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About this Item

Title: Ambition

Creator: Walt Whitman

Date: January 29, 1842

Whitman Archive ID: per.00148

Source: Brother Jonathan 1 (29 January 1842): [113]. Our transcription is based on a digital image of a microfilm copy of an original issue. For a description of the editorial rationale behind our treatment of the periodical poems, see our statement of editorial policy.

Contributors to digital file: Elizabeth Lorang, April Lambert, Susan Belasco, and Nicole Gray

image 1



One day, an obscure youth, a wanderer,
Known but to a few, lay musing with himself
About the changes of his future life.
In that youth's heart, there dwelt the coal Ambition,
Burning and glowing; and he asked himself,
"Shall I, in time to come, be great and famed?"
Now soon an answer wild and mystical
Seemed to sound forth from out the depths of air;
And to the gazer's eye appeared a shape
Like one as of a cloud—and thus it spoke:
"O, many a panting, noble heart
Cherishes in its deep recess
The hope to win renown o'er earth
From Glory's prized caress.
"And some will win that envied goal,
And have their deeds known far and wide;
And some—by far the most—will sink
Down in oblivion's tide.
"But thou, who visions bright dost cull
From the imagination's store,
With dreams, such as the youthful dream
Of grandeur, love, and power,
"Fanciest that thou shalt build a name
And come to have the nations know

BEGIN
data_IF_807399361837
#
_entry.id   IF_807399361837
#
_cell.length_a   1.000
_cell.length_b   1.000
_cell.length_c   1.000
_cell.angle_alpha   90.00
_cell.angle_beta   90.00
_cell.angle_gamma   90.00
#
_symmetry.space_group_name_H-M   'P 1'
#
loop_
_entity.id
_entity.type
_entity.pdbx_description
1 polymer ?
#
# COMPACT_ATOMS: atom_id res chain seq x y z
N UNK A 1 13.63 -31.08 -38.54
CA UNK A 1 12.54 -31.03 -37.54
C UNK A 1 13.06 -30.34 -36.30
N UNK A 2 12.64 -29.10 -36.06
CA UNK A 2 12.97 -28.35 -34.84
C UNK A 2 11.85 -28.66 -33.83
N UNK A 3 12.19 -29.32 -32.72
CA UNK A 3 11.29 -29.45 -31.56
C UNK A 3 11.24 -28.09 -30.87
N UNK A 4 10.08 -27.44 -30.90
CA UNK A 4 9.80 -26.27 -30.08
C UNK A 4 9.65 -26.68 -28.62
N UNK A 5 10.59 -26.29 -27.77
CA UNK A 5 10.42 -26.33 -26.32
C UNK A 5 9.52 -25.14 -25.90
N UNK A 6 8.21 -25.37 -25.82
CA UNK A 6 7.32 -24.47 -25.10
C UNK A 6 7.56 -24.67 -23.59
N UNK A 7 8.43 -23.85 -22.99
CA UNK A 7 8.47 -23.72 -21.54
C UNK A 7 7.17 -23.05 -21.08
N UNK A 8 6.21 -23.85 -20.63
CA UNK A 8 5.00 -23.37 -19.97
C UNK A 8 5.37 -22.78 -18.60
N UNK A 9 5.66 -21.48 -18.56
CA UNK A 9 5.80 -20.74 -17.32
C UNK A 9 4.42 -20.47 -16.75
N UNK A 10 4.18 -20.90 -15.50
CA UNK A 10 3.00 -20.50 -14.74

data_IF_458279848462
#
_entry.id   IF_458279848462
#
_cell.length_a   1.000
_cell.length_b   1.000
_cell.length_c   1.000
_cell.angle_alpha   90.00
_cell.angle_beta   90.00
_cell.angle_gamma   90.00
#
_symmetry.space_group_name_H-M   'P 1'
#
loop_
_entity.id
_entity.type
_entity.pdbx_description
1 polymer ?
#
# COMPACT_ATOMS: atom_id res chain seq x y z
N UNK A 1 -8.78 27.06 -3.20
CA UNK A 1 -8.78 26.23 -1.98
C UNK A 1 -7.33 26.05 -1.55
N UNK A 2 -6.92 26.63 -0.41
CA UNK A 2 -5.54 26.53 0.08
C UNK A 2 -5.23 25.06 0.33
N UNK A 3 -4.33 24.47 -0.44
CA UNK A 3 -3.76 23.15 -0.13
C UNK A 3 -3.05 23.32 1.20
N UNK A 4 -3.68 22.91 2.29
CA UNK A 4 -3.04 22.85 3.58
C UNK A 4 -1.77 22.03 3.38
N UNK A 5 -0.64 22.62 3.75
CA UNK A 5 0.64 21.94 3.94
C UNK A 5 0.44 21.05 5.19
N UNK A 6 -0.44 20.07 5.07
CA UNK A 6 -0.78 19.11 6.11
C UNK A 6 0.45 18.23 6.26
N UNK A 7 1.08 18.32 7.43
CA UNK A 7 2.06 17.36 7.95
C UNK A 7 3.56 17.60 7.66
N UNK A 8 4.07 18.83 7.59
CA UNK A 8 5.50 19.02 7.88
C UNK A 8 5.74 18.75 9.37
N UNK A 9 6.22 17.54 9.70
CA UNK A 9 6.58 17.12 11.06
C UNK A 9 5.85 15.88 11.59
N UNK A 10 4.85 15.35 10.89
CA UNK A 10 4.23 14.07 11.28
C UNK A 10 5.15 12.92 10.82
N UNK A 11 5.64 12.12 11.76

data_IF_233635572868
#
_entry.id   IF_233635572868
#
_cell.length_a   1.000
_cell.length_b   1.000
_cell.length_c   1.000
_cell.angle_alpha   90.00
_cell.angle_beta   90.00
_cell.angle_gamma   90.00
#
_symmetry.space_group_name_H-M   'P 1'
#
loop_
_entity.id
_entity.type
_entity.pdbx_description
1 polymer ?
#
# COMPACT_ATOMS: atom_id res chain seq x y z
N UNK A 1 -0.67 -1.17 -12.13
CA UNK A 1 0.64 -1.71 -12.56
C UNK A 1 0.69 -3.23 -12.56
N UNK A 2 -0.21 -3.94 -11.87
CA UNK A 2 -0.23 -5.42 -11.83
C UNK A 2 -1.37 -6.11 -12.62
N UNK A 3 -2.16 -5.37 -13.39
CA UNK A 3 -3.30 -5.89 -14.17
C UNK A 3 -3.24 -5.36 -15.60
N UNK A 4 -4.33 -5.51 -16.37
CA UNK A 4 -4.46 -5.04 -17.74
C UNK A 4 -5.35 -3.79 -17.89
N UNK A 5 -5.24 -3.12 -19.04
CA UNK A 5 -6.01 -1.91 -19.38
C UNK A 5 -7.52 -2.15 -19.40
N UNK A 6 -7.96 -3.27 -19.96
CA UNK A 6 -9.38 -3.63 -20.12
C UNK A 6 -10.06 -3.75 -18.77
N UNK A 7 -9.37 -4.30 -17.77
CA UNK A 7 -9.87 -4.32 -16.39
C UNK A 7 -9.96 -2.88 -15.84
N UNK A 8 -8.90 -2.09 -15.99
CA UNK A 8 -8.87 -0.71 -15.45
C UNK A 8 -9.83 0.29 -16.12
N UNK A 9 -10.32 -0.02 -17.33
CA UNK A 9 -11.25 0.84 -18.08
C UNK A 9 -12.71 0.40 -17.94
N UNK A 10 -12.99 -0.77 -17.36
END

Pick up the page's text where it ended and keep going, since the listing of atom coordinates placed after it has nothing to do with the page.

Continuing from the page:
What conscious might dwells in the brain
That throbs beneath that brow?
"And see thick countless ranks of men
Fix upon thee their reverent gaze—
And listen to the plaudits loud
To thee that thousands raise?
"Weak, childish soul! the very place
That pride has made for folly's rest;
What thoughts, with vanity all rife,
Fill up thy heaving breast!
"At night, go view the solemn stars
Those wheeling worlds through time the same—
How puny seem the widest power,
The proudest mortal name!
"Think too, that all, lowly and rich,
Dull idiot mind and teeming sense,
Alike must sleep the endless sleep,
A hundred seasons hence.
"So frail one, never more repine,
Though thou livest on obscure, unknown;
Though after death unsought may be
Thy markless resting stone."
And as these accents dropped in the youth's ears
He felt him sick at heart; for many a month
His fancy had amused and charmed itself
With lofty aspirations, visions fair
Of what he might be. And it pierced him sore
To have his airy castles thus dashed down.


1. An earlier version of this poem entitled "Fame's Vanity" appeared in the Long Island Democrat, 27 November 1839. [back]


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